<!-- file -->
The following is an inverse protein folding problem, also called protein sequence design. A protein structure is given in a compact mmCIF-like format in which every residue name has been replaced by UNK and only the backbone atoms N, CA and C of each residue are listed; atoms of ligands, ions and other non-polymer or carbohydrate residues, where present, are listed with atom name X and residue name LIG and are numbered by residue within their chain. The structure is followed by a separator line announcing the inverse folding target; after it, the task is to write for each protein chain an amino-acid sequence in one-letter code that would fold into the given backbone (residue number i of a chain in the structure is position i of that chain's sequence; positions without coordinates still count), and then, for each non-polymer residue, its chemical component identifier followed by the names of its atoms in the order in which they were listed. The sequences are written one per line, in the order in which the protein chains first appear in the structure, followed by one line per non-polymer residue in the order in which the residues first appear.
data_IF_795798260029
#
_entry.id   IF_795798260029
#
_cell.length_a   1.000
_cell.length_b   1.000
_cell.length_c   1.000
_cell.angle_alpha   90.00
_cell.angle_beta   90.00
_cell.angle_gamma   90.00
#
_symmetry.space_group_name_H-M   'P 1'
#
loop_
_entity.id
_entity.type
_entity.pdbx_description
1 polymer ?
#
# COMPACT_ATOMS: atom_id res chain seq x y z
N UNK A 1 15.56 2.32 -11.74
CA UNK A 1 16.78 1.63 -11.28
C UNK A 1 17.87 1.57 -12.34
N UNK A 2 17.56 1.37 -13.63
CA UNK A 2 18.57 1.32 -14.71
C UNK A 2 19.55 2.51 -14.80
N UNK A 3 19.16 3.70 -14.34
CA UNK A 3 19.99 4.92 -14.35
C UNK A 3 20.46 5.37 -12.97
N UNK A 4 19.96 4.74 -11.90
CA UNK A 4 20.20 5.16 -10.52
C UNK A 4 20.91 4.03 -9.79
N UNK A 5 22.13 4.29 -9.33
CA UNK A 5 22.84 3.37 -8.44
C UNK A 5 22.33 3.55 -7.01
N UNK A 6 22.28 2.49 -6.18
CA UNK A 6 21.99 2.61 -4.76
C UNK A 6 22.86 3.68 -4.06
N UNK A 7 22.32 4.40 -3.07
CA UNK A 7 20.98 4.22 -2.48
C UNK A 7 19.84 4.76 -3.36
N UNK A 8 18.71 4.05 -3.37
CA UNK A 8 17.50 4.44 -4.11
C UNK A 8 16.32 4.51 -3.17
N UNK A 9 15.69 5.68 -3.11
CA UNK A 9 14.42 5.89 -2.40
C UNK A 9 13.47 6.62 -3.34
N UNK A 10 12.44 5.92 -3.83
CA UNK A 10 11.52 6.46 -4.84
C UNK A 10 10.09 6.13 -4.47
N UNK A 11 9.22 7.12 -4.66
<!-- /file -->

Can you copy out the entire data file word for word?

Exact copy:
The following is an inverse protein folding problem, also called protein sequence design. A protein structure is given in a compact mmCIF-like format in which every residue name has been replaced by UNK and only the backbone atoms N, CA and C of each residue are listed; atoms of ligands, ions and other non-polymer or carbohydrate residues, where present, are listed with atom name X and residue name LIG and are numbered by residue within their chain. The structure is followed by a separator line announcing the inverse folding target; after it, the task is to write for each protein chain an amino-acid sequence in one-letter code that would fold into the given backbone (residue number i of a chain in the structure is position i of that chain's sequence; positions without coordinates still count), and then, for each non-polymer residue, its chemical component identifier followed by the names of its atoms in the order in which they were listed. The sequences are written one per line, in the order in which the protein chains first appear in the structure, followed by one line per non-polymer residue in the order in which the residues first appear.
data_IF_795798260029
#
_entry.id   IF_795798260029
#
_cell.length_a   1.000
_cell.length_b   1.000
_cell.length_c   1.000
_cell.angle_alpha   90.00
_cell.angle_beta   90.00
_cell.angle_gamma   90.00
#
_symmetry.space_group_name_H-M   'P 1'
#
loop_
_entity.id
_entity.type
_entity.pdbx_description
1 polymer ?
#
# COMPACT_ATOMS: atom_id res chain seq x y z
N UNK A 1 15.56 2.32 -11.74
CA UNK A 1 16.78 1.63 -11.28
C UNK A 1 17.87 1.57 -12.34
N UNK A 2 17.56 1.37 -13.63
CA UNK A 2 18.57 1.32 -14.71
C UNK A 2 19.55 2.51 -14.80
N UNK A 3 19.16 3.70 -14.34
CA UNK A 3 19.99 4.92 -14.35
C UNK A 3 20.46 5.37 -12.97
N UNK A 4 19.96 4.74 -11.90
CA UNK A 4 20.20 5.16 -10.52
C UNK A 4 20.91 4.03 -9.79
N UNK A 5 22.13 4.29 -9.33
CA UNK A 5 22.84 3.37 -8.44
C UNK A 5 22.33 3.55 -7.01
N UNK A 6 22.28 2.49 -6.18
CA UNK A 6 21.99 2.61 -4.76
C UNK A 6 22.86 3.68 -4.06
N UNK A 7 22.32 4.40 -3.07
CA UNK A 7 20.98 4.22 -2.48
C UNK A 7 19.84 4.76 -3.36
N UNK A 8 18.71 4.05 -3.37
CA UNK A 8 17.50 4.44 -4.11
C UNK A 8 16.32 4.51 -3.17
N UNK A 9 15.69 5.68 -3.11
CA UNK A 9 14.42 5.89 -2.40
C UNK A 9 13.47 6.62 -3.34
N UNK A 10 12.44 5.92 -3.83
CA UNK A 10 11.52 6.46 -4.84
C UNK A 10 10.09 6.13 -4.47
N UNK A 11 9.22 7.12 -4.66